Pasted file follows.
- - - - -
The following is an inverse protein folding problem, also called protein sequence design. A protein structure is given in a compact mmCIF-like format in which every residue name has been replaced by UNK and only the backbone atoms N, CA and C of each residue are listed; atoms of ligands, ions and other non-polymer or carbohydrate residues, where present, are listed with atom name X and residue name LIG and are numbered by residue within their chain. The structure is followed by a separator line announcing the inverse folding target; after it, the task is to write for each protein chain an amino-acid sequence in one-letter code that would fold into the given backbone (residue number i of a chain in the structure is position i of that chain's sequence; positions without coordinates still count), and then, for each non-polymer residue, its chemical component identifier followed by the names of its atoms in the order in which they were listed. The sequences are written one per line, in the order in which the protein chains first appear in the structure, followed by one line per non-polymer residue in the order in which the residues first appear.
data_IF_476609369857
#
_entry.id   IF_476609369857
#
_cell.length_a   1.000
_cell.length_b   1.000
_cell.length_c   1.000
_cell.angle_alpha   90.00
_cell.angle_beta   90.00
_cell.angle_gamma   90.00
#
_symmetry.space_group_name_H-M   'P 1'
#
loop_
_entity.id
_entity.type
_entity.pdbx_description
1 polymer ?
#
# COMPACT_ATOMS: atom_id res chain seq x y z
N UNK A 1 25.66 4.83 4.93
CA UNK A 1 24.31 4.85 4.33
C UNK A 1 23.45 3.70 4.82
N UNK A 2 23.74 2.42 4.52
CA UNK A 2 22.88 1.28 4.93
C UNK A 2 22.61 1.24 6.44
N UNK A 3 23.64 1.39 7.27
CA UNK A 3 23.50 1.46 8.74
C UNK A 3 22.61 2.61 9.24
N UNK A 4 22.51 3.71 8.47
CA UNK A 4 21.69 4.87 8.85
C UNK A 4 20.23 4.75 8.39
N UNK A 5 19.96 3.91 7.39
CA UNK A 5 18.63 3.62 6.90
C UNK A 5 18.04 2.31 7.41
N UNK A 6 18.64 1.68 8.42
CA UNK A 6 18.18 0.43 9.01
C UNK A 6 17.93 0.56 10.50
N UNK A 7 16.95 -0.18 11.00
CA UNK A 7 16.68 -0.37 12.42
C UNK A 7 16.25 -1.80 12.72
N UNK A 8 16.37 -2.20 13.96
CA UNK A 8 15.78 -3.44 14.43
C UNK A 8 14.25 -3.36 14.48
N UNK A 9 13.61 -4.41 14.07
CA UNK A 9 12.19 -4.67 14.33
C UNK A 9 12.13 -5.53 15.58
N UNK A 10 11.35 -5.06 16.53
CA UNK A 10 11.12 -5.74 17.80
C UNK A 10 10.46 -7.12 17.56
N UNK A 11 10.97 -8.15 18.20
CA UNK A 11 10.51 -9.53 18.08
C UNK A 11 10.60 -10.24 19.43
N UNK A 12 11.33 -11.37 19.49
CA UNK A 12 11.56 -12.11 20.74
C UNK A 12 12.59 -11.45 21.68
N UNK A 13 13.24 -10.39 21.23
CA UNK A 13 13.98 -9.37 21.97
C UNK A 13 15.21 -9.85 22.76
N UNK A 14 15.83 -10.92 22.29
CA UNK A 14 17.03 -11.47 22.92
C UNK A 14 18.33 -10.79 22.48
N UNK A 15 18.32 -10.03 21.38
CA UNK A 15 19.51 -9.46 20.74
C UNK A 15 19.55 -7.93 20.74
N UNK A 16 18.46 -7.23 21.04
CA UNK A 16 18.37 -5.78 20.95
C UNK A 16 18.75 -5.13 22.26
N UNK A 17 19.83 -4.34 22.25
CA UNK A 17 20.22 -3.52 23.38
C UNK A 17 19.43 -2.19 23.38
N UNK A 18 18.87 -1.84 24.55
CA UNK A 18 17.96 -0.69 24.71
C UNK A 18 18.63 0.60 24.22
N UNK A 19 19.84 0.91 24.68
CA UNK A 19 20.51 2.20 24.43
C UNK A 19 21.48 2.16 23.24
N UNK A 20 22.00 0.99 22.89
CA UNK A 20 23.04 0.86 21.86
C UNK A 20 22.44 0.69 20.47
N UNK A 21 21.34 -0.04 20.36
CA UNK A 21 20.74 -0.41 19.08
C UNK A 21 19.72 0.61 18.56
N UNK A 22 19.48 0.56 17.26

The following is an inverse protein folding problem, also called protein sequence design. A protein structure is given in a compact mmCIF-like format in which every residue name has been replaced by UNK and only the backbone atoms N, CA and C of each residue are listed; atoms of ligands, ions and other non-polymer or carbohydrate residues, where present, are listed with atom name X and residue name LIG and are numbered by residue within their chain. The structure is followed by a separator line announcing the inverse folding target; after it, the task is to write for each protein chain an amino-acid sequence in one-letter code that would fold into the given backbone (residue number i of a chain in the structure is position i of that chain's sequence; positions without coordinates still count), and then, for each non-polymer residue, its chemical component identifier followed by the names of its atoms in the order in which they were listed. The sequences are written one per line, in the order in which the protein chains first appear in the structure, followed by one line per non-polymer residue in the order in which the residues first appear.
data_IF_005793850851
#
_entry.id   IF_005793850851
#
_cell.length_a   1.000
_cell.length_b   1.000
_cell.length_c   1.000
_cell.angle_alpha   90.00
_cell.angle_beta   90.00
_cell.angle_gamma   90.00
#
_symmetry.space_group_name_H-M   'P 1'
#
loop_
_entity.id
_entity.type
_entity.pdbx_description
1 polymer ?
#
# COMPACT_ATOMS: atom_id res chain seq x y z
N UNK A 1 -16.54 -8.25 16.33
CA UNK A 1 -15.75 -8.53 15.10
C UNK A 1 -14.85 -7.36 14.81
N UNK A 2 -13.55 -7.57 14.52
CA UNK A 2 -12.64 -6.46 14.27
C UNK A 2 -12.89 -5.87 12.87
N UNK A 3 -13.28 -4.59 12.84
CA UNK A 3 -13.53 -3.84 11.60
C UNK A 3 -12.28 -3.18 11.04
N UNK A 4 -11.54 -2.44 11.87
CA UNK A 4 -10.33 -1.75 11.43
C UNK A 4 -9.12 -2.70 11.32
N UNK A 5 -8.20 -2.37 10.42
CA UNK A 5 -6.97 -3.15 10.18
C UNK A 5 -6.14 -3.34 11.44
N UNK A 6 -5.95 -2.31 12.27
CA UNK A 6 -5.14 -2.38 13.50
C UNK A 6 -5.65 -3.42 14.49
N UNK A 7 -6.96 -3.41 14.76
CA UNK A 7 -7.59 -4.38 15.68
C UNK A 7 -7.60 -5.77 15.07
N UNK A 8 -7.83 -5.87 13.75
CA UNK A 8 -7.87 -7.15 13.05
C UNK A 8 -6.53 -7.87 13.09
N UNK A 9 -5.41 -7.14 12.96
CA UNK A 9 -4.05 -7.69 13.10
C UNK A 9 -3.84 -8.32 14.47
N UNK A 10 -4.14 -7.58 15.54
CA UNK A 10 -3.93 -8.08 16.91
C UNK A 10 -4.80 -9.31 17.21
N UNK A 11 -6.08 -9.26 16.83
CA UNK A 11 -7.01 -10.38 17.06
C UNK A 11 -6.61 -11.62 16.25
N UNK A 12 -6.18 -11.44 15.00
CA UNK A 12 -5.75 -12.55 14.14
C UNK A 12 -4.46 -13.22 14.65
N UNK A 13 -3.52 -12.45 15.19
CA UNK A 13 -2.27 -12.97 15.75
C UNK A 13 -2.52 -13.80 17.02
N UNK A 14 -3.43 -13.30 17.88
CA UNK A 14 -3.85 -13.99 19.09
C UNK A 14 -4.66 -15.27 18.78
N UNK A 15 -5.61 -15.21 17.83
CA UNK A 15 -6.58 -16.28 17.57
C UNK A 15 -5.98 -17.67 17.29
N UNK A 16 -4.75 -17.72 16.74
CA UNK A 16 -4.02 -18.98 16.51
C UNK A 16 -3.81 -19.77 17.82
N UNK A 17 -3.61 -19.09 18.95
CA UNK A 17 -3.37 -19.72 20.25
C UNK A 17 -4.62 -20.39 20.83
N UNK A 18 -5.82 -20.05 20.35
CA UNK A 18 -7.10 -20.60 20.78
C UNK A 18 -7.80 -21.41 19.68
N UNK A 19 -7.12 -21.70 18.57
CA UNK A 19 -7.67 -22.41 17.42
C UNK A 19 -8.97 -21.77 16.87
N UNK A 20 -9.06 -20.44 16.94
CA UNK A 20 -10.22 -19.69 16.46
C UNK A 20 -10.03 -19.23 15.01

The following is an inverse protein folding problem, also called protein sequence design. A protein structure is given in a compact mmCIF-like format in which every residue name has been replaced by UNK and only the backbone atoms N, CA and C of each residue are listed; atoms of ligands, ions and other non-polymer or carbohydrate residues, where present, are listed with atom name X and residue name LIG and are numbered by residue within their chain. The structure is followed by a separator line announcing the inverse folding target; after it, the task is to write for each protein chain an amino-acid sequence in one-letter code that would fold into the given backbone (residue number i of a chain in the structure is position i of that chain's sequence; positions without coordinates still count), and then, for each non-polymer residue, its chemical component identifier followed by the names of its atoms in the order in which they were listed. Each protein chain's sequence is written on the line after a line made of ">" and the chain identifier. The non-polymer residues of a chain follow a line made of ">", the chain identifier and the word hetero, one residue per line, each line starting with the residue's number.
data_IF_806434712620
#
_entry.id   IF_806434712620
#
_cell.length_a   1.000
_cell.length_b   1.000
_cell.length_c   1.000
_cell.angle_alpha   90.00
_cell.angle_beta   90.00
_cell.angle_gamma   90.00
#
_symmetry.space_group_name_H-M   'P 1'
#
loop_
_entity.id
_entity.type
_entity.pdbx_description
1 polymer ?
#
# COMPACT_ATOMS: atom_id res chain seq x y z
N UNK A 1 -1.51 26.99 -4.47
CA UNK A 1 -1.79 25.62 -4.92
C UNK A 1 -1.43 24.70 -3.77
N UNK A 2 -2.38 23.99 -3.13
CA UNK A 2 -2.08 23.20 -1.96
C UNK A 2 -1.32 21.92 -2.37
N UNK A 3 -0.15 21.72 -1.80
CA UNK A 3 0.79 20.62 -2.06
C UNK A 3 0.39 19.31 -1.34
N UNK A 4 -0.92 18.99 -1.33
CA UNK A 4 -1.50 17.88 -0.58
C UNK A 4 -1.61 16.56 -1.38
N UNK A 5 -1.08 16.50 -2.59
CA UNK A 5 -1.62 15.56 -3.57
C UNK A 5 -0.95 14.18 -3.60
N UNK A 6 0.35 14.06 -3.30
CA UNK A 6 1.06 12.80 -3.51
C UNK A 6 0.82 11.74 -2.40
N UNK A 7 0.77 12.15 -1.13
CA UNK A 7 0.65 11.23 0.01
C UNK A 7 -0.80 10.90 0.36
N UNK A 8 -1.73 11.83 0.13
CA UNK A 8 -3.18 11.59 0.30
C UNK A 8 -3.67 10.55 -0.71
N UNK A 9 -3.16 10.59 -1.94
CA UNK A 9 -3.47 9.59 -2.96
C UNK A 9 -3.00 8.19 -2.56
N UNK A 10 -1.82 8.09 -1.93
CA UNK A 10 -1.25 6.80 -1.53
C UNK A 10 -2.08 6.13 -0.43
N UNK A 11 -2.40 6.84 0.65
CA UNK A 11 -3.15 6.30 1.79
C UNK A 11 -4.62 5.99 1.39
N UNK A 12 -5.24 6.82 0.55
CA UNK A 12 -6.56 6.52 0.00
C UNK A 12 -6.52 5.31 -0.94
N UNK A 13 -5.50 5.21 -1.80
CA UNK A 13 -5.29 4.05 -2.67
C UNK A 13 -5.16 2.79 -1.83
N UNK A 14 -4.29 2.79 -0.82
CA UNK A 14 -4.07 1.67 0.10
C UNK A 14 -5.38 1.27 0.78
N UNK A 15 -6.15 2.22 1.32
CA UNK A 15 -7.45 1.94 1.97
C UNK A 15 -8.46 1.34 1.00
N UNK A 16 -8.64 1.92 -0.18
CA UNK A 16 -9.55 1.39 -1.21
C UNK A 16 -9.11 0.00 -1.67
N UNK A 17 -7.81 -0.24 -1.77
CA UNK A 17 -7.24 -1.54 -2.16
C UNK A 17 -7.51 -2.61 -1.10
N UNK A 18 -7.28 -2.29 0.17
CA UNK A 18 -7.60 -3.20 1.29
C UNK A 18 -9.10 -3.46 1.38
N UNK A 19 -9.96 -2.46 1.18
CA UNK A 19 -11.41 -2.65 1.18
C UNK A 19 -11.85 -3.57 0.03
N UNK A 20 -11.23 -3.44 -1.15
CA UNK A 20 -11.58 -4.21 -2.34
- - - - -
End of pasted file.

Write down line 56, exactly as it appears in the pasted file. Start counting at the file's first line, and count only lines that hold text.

CA UNK A 12 11.56 -12.11 20.74